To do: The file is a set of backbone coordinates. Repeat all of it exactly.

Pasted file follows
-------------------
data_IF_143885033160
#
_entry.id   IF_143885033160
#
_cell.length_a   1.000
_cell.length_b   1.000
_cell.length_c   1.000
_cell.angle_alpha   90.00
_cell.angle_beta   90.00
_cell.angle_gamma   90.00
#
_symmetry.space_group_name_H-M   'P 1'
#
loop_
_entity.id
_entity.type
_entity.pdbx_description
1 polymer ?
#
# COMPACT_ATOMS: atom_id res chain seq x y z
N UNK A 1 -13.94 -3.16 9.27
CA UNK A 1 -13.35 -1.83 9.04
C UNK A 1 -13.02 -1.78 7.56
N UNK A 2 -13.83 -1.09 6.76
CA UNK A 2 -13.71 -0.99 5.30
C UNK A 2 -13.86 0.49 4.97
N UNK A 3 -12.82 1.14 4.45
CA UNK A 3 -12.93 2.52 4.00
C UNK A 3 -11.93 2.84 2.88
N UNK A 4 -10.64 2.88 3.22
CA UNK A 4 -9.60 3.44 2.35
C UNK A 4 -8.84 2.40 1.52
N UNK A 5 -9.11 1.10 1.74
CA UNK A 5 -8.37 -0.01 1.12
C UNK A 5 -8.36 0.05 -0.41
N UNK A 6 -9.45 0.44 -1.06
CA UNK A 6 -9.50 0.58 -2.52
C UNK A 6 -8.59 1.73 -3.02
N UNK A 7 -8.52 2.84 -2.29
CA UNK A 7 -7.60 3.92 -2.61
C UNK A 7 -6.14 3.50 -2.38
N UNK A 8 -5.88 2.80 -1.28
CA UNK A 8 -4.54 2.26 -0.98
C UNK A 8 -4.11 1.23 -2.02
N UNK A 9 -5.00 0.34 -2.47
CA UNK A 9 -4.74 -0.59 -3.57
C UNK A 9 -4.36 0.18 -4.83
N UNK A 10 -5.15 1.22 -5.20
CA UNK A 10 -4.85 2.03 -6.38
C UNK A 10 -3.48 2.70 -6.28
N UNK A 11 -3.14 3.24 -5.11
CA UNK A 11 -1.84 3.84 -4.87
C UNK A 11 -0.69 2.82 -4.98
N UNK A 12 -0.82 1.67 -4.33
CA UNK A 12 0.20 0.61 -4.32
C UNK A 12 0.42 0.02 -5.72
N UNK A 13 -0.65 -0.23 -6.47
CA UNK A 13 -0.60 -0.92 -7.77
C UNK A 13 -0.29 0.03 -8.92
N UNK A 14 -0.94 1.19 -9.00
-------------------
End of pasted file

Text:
data_IF_143885033160
#
_entry.id   IF_143885033160
#
_cell.length_a   1.000
_cell.length_b   1.000
_cell.length_c   1.000
_cell.angle_alpha   90.00
_cell.angle_beta   90.00
_cell.angle_gamma   90.00
#
_symmetry.space_group_name_H-M   'P 1'
#
loop_
_entity.id
_entity.type
_entity.pdbx_description
1 polymer ?
#
# COMPACT_ATOMS: atom_id res chain seq x y z
N UNK A 1 -13.94 -3.16 9.27
CA UNK A 1 -13.35 -1.83 9.04
C UNK A 1 -13.02 -1.78 7.56
N UNK A 2 -13.83 -1.09 6.76
CA UNK A 2 -13.71 -0.99 5.30
C UNK A 2 -13.86 0.49 4.97
N UNK A 3 -12.82 1.14 4.45
CA UNK A 3 -12.93 2.52 4.00
C UNK A 3 -11.93 2.84 2.88
N UNK A 4 -10.64 2.88 3.22
CA UNK A 4 -9.60 3.44 2.35
C UNK A 4 -8.84 2.40 1.52
N UNK A 5 -9.11 1.10 1.74
CA UNK A 5 -8.37 -0.01 1.12
C UNK A 5 -8.36 0.05 -0.41
N UNK A 6 -9.45 0.44 -1.06
CA UNK A 6 -9.50 0.58 -2.52
C UNK A 6 -8.59 1.73 -3.02
N UNK A 7 -8.52 2.84 -2.29
CA UNK A 7 -7.60 3.92 -2.61
C UNK A 7 -6.14 3.50 -2.38
N UNK A 8 -5.88 2.80 -1.28
CA UNK A 8 -4.54 2.26 -0.98
C UNK A 8 -4.11 1.23 -2.02
N UNK A 9 -5.00 0.34 -2.47
CA UNK A 9 -4.74 -0.59 -3.57
C UNK A 9 -4.36 0.18 -4.83
N UNK A 10 -5.15 1.22 -5.20
CA UNK A 10 -4.85 2.03 -6.38
C UNK A 10 -3.48 2.70 -6.28
N UNK A 11 -3.14 3.24 -5.11
CA UNK A 11 -1.84 3.84 -4.87
C UNK A 11 -0.69 2.82 -4.98
N UNK A 12 -0.82 1.67 -4.33
CA UNK A 12 0.20 0.61 -4.32
C UNK A 12 0.42 0.02 -5.72
N UNK A 13 -0.65 -0.23 -6.47
CA UNK A 13 -0.60 -0.92 -7.77
C UNK A 13 -0.29 0.03 -8.92
N UNK A 14 -0.94 1.19 -9.00